“I thought it was a new twist to Christmas leftovers, Pinkie,” but it turns out others already thought of it – squash pancakes.”
Pinkie and her friend are contemplating a small pile of butternut squash. Volunteers that grew over the little potato patch and, thanks to the extended summer season, managed to produce a dozen ripe specimens. The area in question was just 10 by 15 feet in size.
Between the squash and taters ,more than 120 pounds was harvested, divided roughly equally between the two crops. Similar to what a commercial grower might expect but Pinkie’s friend was not about to brag.
“I figure the taters will run out by the end of January or so Pinkie, but the squash will take a little creative oomph.”
“I do like my squash,” Pinkie says. “I usually split it in two, bake it in the oven, cut side down, and once it’s soft, scoop out the innards. Of course, you need to remove the seeds before baking. Then just mash it up, with a bit of salt, pepper and some butter.”
“That’s among the healthiest options, Pinkie, but on special occasions I like to add some brown sugar or, better yet, maple syrup. It’s the maple syrup that gave me the idea for the pancakes.”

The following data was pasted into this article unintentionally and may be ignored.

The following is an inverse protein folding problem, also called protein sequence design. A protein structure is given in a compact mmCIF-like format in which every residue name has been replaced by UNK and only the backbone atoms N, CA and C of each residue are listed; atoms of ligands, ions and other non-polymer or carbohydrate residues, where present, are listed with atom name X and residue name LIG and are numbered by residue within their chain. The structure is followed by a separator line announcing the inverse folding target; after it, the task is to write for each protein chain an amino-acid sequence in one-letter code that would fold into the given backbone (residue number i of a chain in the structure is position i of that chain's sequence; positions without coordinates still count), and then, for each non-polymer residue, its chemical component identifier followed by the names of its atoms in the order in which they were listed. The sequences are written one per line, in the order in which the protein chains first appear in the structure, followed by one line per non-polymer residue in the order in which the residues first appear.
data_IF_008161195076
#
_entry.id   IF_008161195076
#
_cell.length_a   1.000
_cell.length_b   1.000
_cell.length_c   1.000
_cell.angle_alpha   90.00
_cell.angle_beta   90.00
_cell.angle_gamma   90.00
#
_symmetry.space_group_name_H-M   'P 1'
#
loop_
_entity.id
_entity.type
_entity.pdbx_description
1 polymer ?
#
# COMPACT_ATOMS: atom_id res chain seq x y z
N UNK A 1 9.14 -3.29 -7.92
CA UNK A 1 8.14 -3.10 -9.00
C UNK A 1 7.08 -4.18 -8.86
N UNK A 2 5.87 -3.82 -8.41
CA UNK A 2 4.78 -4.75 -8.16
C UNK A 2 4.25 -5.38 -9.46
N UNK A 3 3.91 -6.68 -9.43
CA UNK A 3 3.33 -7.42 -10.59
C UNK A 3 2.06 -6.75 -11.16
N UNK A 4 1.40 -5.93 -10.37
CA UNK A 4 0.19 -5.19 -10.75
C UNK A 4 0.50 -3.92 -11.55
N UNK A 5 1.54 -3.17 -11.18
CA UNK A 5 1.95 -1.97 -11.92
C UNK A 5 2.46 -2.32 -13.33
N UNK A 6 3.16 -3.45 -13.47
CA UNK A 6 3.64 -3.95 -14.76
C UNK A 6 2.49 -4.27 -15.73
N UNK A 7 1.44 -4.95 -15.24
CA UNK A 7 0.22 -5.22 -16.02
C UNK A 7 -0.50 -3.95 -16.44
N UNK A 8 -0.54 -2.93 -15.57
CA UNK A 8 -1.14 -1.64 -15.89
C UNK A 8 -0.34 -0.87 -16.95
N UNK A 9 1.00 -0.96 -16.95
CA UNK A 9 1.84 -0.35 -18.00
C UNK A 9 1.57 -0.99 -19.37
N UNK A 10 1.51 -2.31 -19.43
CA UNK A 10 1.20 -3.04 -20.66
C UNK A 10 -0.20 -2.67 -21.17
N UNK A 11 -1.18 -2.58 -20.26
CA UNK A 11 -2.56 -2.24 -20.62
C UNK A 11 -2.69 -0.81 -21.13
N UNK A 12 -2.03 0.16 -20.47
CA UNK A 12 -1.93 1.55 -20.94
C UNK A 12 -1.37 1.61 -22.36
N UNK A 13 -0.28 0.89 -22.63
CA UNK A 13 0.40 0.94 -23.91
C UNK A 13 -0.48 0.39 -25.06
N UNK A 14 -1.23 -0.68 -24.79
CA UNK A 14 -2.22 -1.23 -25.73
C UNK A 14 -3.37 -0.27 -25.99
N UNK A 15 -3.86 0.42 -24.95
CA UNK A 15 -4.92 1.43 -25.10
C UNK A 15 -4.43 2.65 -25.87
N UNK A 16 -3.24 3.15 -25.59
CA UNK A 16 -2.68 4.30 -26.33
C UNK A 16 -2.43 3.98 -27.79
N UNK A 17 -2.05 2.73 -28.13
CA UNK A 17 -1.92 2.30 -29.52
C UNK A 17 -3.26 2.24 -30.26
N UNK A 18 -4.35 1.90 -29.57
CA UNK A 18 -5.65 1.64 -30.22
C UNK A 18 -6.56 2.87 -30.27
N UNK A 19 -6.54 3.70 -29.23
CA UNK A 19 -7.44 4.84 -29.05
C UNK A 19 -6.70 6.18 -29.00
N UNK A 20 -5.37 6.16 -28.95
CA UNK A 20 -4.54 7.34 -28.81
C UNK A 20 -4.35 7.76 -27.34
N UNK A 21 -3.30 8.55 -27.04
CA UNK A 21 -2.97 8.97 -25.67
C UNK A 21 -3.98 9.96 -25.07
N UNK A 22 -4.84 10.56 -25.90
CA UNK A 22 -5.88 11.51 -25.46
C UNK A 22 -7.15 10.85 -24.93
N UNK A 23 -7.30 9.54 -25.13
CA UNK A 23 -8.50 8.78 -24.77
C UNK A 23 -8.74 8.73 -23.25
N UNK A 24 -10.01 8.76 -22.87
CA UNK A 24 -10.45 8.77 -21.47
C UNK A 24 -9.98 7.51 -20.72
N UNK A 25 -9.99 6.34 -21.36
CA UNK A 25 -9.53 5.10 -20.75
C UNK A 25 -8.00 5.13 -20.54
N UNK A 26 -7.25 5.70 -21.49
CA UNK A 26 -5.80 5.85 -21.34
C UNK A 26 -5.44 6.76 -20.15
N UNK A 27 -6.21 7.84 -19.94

Pinkie looks over the squash and glances my way with that expectant look she sometimes carries, a cross between a yawn and a question.
“Yes Pinkie, I will elaborate.”
“Start with any leftover squash. I imagine you’ll have some on Boxing Day. It doesn’t take a lot, unless you still have a small army to feed.
“I mix the squash with stone-ground wheat flour at around a 50-50 ratio, mixing in a bit of baking powder – you don’t need a lot. Then I add a well-beaten egg or two, and some milk, enough that the batter will pour fairly easily. Then you just melt a bit of butter in a non-stick frying pan and cook as usual.”
“By usual, you mean low to medium heat and flip when air bubbles begin to appear?”
“That’s right Pinkie. Shouldn’t take too long in the pan. Serve them with some maple syrup and you will have a super vegetable, milk and complex carbohydrates for a healthy start to your day.”
“You mentioned recipes on line, not that I doubt your expertise, but what are some of the other options?” Pinkie asks.
“Well Pinkie, I didn’t see any recipes using stoneground flour – usually white is listed. Beyond that, it’s a matter of adding spices, things like cinnamon and nutmeg or, if you going for a savory flavour, you might take a look at Anupy Singla’s book, The Indian Slow Cooker.
“It doesn’t include a recipe for pancakes but does have a squash recipe with cumin, fenugreek, cardamom – one of my favourites – cinnamon and several other spices among the ingredients. It’s usually served with roti or naan but if there’s any left over, why not make some pancakes?” ◊